Information technology in the private sector didn’t make a substantive difference until users realized IT’s real purpose was to do more than simply digitize existing processes. IT enabled new processes and new business models.

I was reminded of this when reading an interesting story in the New York Times entitled “In a Digital Future, Textbooks are History.”

A number of states are looking at e-books to help cut the cost of education, with California being the most well-known example. The idea: give every student a laptop or Kindle-style reader and distribute the reading material digitally at a discount. Conventional textbooks would be cheaper since the costs of paper and printing would be eliminated. And the savings could be even greater if teachers collaborated to produce an open-source compendium of information they had created themselves,

But that is not the real prize of the exercise. As the Times noted, “Textbooks have not gone the way of the scroll yet, but many educators say that it will not be long before they are replaced by digital versions – or supplanted altogether by lessons assembled from the wealth of free courseware, educational games, videos and projects on the Web.”

This is the key. “Kids are wired differently these days,” said Sheryl R. Abshire, chief technology officer for the Calcasieu Parish school system in Lake Charles, La. “They’re digitally nimble. They multitask, transpose and extrapolate. And they think of knowledge as infinite.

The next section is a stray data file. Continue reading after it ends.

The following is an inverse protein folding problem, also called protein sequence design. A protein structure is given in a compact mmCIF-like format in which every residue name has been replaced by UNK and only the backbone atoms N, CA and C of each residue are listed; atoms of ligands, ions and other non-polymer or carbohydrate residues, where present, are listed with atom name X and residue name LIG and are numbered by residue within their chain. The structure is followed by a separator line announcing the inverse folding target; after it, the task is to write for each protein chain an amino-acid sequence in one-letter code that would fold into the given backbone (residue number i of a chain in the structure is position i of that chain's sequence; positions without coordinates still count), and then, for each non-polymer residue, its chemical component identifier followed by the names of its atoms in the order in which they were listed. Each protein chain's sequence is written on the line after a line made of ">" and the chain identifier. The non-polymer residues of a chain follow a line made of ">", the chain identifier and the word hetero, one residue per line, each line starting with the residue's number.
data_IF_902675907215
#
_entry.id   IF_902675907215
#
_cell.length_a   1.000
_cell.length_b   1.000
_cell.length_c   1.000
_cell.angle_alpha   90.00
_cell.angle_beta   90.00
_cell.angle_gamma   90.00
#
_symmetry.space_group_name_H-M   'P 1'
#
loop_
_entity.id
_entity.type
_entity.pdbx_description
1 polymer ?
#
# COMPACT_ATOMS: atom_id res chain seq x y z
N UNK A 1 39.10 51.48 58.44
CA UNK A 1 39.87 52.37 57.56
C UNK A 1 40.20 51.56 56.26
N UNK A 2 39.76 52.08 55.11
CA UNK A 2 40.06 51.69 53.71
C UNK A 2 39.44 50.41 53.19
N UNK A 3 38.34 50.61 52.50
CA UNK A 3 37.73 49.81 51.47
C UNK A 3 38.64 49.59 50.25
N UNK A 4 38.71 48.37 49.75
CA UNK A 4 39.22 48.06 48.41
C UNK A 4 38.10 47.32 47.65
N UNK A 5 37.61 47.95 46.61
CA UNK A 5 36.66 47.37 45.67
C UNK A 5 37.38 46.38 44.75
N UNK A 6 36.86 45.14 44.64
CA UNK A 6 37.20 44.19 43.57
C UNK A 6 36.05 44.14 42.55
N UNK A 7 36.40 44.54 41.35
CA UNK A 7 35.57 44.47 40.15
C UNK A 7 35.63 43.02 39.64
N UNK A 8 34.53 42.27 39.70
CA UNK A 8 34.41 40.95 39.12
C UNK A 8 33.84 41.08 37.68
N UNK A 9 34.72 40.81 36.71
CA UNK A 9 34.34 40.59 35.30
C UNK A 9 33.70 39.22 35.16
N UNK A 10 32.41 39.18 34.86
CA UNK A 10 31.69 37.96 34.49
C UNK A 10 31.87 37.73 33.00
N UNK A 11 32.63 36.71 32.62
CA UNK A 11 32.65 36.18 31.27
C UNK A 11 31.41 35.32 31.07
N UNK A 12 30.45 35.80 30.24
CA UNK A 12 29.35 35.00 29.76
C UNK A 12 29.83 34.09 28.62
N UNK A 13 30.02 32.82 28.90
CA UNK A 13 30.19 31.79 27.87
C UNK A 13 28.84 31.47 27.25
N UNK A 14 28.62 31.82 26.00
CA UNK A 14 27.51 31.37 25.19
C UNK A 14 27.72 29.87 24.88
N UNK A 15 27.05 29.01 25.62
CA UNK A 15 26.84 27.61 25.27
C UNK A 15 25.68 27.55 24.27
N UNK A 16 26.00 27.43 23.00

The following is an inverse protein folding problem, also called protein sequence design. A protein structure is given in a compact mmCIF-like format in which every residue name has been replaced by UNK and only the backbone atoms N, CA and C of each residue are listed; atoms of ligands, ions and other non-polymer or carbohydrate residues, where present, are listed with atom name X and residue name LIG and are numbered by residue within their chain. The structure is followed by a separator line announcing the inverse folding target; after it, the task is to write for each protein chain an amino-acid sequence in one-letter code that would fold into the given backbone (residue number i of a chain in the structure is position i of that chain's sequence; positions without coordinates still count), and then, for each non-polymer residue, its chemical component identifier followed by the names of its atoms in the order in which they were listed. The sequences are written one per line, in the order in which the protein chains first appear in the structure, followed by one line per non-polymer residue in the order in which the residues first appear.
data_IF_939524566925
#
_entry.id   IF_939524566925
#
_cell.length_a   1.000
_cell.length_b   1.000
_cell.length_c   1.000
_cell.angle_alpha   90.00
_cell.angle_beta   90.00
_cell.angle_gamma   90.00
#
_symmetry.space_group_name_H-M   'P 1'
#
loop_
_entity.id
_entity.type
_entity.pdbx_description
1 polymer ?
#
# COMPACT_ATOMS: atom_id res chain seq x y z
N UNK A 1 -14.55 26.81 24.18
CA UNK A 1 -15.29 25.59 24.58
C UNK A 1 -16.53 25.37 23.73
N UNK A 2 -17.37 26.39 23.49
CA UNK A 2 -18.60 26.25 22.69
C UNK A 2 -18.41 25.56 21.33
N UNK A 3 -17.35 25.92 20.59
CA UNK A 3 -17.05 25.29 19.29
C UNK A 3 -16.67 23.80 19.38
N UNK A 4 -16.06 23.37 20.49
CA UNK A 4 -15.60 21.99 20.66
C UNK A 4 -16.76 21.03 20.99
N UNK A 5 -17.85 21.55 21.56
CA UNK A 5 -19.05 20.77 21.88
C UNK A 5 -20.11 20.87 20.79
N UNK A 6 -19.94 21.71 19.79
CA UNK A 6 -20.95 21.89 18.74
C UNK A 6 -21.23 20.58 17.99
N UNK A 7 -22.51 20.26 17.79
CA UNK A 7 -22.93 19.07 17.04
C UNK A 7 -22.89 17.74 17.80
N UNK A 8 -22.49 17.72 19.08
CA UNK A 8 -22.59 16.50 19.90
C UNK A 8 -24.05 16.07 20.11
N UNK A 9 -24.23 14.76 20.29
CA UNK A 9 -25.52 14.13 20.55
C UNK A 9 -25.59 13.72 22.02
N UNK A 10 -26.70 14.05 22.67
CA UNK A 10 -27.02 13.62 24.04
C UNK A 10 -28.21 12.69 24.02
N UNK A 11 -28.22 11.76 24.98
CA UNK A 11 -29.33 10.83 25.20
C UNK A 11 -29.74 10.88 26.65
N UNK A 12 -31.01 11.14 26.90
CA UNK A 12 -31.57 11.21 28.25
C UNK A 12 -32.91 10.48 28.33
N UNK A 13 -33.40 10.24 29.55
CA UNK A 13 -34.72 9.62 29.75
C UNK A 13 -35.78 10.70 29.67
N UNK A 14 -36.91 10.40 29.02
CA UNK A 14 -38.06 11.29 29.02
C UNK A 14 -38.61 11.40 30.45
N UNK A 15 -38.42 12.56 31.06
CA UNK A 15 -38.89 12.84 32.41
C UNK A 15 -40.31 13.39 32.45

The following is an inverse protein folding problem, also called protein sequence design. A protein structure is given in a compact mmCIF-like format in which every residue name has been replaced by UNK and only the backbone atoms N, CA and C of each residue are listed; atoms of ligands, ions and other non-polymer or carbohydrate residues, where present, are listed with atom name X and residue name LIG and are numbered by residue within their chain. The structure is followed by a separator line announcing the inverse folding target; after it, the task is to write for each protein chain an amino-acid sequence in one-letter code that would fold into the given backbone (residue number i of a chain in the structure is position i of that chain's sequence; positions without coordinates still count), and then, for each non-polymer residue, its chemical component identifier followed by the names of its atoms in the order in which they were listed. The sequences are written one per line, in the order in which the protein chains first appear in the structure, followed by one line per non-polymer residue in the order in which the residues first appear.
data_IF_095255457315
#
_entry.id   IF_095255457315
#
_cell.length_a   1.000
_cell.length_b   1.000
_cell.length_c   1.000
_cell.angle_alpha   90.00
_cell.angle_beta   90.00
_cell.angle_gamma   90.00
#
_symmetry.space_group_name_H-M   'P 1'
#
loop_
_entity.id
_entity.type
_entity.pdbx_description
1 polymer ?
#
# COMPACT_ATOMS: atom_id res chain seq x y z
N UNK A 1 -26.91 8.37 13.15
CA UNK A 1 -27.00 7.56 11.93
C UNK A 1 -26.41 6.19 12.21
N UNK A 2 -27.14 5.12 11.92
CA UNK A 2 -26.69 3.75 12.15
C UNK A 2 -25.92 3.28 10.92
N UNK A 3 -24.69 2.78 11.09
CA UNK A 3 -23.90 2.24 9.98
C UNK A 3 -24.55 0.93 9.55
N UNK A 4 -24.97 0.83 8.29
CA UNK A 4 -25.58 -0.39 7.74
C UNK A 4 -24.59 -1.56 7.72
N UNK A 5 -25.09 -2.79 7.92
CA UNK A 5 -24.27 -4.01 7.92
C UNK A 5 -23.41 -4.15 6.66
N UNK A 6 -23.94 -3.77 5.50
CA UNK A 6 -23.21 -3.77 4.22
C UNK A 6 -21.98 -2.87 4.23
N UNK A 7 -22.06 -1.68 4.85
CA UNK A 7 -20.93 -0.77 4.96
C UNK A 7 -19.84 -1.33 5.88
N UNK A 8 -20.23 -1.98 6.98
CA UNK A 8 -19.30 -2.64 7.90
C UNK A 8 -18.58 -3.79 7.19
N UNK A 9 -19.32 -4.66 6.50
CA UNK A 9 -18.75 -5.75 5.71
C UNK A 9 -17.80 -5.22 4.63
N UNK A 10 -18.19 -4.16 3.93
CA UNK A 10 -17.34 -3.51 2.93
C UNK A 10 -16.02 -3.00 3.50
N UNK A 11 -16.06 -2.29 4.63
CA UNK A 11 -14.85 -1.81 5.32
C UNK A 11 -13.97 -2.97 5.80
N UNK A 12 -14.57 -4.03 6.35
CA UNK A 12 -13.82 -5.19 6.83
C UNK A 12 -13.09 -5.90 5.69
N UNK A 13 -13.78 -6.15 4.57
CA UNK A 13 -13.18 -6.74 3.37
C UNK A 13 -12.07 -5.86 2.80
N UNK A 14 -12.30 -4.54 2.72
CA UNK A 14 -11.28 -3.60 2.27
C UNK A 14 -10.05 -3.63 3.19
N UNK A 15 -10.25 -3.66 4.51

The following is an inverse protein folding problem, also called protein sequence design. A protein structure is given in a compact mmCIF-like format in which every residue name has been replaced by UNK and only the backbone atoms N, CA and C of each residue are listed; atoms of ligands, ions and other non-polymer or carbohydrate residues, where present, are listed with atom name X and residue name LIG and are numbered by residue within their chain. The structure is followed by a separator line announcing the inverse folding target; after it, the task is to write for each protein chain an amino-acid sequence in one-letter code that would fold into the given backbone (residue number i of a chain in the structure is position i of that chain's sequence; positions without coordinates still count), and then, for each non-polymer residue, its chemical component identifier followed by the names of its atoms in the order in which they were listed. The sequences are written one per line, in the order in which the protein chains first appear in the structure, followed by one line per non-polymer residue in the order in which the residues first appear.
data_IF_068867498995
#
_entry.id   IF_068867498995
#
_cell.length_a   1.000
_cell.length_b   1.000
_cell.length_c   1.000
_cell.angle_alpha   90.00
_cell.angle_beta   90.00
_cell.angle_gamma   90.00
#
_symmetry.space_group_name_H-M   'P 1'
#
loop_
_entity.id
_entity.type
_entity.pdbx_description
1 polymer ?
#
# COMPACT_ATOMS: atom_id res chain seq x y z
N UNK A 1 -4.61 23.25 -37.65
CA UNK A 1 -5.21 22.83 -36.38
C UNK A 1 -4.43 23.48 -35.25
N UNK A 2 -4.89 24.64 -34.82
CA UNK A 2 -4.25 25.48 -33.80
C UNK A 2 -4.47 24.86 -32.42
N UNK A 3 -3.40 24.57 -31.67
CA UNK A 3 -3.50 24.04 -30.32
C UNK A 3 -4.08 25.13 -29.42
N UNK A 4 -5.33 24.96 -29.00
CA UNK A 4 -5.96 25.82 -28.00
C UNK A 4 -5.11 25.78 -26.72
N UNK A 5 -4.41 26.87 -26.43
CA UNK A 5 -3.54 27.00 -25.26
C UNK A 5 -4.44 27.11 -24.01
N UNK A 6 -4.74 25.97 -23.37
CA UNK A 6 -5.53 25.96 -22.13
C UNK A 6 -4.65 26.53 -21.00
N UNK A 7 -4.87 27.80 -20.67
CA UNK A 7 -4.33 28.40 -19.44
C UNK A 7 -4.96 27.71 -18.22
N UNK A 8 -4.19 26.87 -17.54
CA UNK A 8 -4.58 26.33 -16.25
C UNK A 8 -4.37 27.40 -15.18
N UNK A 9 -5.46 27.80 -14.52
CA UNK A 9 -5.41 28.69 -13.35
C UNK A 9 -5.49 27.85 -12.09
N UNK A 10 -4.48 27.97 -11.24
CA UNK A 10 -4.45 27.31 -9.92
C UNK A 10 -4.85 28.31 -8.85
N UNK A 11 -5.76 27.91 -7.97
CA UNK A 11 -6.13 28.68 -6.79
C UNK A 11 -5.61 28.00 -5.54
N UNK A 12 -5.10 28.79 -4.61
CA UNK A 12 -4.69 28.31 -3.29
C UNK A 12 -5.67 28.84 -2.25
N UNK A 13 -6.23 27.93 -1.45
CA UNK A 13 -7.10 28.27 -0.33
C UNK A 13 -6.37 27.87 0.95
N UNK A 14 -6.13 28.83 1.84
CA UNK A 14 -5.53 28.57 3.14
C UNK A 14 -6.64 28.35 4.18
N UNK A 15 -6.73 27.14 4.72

“We should be bracing ourselves for way more interactive, way more engaging videos, activities and games,” said Marina Leight of the Center for Digital Education, which promotes digital education through surveys, publications and meetings.

The article gives the example of the Empire High School in Vail, Ariz., students use computers provided by the school to get their lessons, do their homework and hear podcasts of their teachers’ science lectures. In an Empire High School history class on elections, for example, students created their own political parties, campaign Web sites and videos.

“Students learn the same concepts, but in a different way,” said Matt Donaldson, Empire’s principal. “We’ve mapped out our state standards, and our teachers have identified whatever resources they feel best covers them, whether it’s a project they created themselves or an interesting site on the Internet. What they don’t do, generally, is take chapters from textbooks.”